Can’t anybody here play this game? ~ Casey Stengel
The legendary manager uttered these words while managing the 1962 New York Mets, a team which lost 120 games. That an expansion team has a terrible record in its inaugural season is not surprising. However, a team which had its fair share of veterans, although aging, was expected to do somewhat better than losing 120 games.
In contrast, the expansion Houston Colt .45s (later Astros) lost just 96 games in its inaugural season of 1962. That the 1962 Mets, with former All-stars, such as Gil Hodges, Richie Ashburn and Gus Bell, along with future All-star, Felix Mantilla, were expected to have a better season than 40-120. I find myself asking the same question as Casey, regarding the bond market.
In today’s Wall Street Journal, journalist, Min Zeng, discussed a “redux” of “Greenspan’s Conundrum.” The article begins with:
“The U.S. bond market is defying the Federal Reserve again.”
This statement alludes to the fact that long-term rates have declined, even as the Fed has raised the Fed Funds Rate four times, since December 2015.
That’s not how rates work
Permit me to make something clear:
The Fed’s interest rate/Fed Funds Rate policy does not directly impact rates on the long end of the yield curve. Inflation pressures and expectations are the main influences on long-term interest rates. In fact, because monetary policy tightening is inherently anti-inflationary and, therefore, can have an inverse effect on the long end of the curve, where long rates fall as short-term rates rise.
This is precisely what has occurred. Curve flattening, where short-term rates rise and long-term rates decline, tends to occur late in economic expansions. Today, we are seeing lending activity falter. Job growth is slowing. Wage growth is stuck in the low-2.0% area and consumer spending is not sufficiently strong to create enough demand to overcome the disinflationary impact from technology.
In my opinion, the Fed is not hiking because the economy or inflation are overheating. The Fed is tightening because it realizes that the current economic expansion cycle is in its latter stages and it wants monetary policy ammunition to combat the next economic slowdown. The Fed is also concerned with frothy conditions in areas of the capital markets. During an interview session in London, yesterday, Fed Chair Yellen opined that equity asset values are “rich” at the present time.
That appears to be, at least somewhat, true. However, if equity asset values are at least somewhat rich, high yield debt valuations appear downright luscious. I mean; one needs an insulin shot just to look at high yield debt market levels. Thus, the Fed could continue to renormalize monetary policy, even with Core PCE below its 2.0% target, if Fed officials view overheated asset values as a threat to the economy.
The way I see it is: It is going to be difficult for long-term interest rates to surge higher without stronger inflation pressures. Fed policy “renormalization” runs counter to the stronger inflation story.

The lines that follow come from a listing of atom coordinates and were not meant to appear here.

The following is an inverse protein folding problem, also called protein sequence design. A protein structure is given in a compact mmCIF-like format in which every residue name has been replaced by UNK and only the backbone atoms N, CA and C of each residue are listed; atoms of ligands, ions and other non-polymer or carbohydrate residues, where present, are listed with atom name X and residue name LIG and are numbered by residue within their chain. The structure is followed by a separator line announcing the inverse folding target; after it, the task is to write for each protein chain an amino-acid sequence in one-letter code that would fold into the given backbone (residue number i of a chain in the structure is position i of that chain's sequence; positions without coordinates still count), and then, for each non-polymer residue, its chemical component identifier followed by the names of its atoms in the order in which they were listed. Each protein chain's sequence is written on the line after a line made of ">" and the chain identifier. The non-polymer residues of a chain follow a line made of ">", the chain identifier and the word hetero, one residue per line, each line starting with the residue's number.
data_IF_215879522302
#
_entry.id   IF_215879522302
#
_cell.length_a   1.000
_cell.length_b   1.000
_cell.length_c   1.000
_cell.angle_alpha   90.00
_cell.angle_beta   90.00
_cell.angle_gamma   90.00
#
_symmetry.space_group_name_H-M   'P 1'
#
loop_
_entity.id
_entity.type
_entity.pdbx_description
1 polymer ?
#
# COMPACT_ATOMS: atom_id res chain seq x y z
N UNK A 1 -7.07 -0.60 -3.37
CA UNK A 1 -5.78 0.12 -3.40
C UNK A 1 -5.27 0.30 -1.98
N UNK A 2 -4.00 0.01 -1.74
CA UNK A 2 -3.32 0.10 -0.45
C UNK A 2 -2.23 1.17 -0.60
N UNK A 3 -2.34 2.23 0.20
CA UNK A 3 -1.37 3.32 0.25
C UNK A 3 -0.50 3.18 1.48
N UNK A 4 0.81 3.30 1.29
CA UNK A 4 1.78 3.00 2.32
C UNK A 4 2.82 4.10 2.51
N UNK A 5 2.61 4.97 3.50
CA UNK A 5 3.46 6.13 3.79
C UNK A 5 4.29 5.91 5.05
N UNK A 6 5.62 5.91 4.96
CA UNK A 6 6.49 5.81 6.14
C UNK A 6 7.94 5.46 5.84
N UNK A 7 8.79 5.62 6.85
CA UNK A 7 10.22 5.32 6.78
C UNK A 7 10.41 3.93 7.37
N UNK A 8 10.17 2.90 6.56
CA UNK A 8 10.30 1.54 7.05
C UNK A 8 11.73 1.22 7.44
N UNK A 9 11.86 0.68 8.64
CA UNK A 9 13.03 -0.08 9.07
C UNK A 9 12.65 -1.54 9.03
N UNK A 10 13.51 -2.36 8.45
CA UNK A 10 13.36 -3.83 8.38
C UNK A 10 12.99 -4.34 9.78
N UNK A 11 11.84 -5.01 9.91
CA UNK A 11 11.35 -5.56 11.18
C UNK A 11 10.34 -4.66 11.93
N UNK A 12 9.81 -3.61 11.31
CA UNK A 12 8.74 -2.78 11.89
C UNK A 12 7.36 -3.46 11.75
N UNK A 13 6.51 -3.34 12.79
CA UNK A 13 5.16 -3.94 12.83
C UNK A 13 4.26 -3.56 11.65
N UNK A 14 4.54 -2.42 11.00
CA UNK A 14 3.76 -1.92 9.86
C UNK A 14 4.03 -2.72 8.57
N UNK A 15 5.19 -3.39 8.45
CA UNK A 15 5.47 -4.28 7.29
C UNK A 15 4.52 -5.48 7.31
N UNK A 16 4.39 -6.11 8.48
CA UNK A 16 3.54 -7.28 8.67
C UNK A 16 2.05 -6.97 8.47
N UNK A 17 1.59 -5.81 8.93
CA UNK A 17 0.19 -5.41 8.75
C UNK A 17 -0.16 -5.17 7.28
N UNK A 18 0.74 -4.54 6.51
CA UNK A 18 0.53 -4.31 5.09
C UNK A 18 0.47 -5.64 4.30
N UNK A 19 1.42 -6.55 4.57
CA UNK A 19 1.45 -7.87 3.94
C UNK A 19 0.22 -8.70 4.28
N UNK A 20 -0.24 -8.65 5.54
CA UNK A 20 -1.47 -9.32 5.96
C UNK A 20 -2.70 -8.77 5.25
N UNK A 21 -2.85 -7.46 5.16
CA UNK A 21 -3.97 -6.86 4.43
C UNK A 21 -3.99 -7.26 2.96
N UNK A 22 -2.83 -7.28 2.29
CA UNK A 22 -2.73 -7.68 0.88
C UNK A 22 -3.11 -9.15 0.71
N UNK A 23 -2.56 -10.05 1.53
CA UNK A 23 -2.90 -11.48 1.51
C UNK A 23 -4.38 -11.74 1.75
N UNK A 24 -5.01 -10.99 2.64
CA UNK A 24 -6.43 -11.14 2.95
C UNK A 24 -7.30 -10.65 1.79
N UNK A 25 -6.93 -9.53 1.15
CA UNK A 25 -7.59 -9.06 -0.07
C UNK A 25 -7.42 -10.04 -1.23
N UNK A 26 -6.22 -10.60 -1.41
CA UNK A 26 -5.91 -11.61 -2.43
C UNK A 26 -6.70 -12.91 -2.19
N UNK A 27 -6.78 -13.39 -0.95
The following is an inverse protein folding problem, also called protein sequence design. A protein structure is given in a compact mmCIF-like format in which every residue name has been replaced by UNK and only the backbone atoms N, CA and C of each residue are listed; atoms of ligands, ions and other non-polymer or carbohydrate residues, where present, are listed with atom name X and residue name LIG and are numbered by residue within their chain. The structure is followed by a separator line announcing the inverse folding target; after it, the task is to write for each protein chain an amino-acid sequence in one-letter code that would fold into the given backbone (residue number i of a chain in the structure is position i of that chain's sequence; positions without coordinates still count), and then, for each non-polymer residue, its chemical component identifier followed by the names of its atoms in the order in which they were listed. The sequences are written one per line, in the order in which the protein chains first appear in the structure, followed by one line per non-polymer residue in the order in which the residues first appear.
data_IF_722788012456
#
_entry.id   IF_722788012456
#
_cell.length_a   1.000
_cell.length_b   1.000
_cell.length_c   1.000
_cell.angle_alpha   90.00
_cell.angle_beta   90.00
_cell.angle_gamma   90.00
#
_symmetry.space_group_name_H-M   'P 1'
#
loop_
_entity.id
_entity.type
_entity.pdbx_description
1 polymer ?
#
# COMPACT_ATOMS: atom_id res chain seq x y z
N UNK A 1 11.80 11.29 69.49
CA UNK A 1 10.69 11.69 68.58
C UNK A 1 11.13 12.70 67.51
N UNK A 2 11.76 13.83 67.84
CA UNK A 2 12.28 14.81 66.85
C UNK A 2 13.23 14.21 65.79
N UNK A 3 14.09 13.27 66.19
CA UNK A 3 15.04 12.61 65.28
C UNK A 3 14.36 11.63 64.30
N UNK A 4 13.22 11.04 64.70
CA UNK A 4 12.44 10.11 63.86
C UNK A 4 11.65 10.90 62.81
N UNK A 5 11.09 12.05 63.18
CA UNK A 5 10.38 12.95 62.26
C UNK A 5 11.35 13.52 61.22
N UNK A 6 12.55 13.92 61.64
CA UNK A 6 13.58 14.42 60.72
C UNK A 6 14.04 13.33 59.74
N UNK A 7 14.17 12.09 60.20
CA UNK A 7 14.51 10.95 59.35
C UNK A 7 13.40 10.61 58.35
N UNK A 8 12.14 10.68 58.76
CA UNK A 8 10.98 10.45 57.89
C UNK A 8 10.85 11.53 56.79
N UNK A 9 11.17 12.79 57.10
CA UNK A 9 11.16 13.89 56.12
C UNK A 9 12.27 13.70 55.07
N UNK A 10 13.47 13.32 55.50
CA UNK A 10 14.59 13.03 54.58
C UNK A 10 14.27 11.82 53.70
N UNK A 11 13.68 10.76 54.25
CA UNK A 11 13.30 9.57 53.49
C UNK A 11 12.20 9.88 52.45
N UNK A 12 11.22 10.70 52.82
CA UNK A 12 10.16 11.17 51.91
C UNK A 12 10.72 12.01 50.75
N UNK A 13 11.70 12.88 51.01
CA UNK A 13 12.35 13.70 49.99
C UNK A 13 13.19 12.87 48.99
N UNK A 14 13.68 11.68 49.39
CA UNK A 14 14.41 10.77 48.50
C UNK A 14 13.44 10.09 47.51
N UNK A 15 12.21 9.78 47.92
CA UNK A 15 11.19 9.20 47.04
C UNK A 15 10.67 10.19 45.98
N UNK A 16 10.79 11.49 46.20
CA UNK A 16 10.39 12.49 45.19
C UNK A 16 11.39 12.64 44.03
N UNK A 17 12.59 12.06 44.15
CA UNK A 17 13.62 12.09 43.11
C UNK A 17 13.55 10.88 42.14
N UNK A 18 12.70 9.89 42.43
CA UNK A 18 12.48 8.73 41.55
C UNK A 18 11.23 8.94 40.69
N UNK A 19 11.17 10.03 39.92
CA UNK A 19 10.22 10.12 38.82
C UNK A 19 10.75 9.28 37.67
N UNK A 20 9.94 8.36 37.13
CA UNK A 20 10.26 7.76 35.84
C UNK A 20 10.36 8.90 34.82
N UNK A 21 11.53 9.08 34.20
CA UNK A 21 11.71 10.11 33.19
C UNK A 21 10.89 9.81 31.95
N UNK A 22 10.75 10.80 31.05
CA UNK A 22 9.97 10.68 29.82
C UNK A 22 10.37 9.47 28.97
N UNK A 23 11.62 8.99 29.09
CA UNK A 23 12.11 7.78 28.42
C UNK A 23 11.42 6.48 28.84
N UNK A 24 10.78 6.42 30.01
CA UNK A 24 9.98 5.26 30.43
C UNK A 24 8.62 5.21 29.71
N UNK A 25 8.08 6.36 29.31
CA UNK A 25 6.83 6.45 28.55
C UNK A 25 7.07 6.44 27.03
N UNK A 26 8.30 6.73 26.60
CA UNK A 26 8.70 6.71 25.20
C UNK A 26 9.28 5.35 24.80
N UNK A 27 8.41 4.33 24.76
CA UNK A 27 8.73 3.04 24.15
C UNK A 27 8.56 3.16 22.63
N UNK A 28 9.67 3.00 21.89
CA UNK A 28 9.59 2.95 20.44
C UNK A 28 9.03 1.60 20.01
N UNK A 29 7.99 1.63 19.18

What about Greenspan’s Conundrum during the Housing Bubble? I don’t buy the conundrum story. Mr. Greenspan knew precisely why long rates were not rising. The causes of stubbornly-contained long-term interest rates/bond yields were:
1) Contained Inflation
2) Strong demographic demand for bonds
3) Foreign central banks were buying long-dated USTs for currency purposes, etc.
4) Fed tightening is inherently disinflationary. The Fed poured gasoline on the low long rate fire started by the first three catalysts.
I’m, sorry folks. You will never convince me that Alan Greenspan, a man who has probably forgotten more about the bond market and interest rates than most experts will ever know, did not understand what was happening. I believe Mr. Greenspan was keenly aware of what was happening. However, in order to maintain Fed credibility, he could not come out and tell the markets that the Fed was essentially impotent in managing lending and bond market conditions.
Many critics blame the Fed for not raising rates soon enough to prevent the housing bubble. The truth is that there were forces out of the Fed’s control which drove the housing bubble, this included mortgage securitization which kept lending capital flowing, even as the curve inverted, in 2006, when prudent bankers where slowing lending activity. I wish I could post my “Making Sense” archived from my Citigroup days, because I discussed all this while it was happening.
About Thomas Byrne
Thomas Byrne has achieved a 26-year career in financial services, 23 of which have been spent in the fixed income market sector. In his role as Director of Fixed Income for Wealth Strategies & Management LLC., Byrne is responsible for providing strategic analysis and portfolio management to private clients and institutions, in addition to offering strategic advisory services to other financial services organizations. Byrne's areas of expertise include trading preferred stock, corporate bonds, mortgage backed securities, government debt, international debt, and convertible bonds. Additionally, Byrne provides analysis, strategy, and commentary within the fixed income market. Prior to joining WS&M, Byrne worked as Director in the Taxable Fixed Income Department of Citigroup, Inc., in addition to predecessor companies in New York, NY.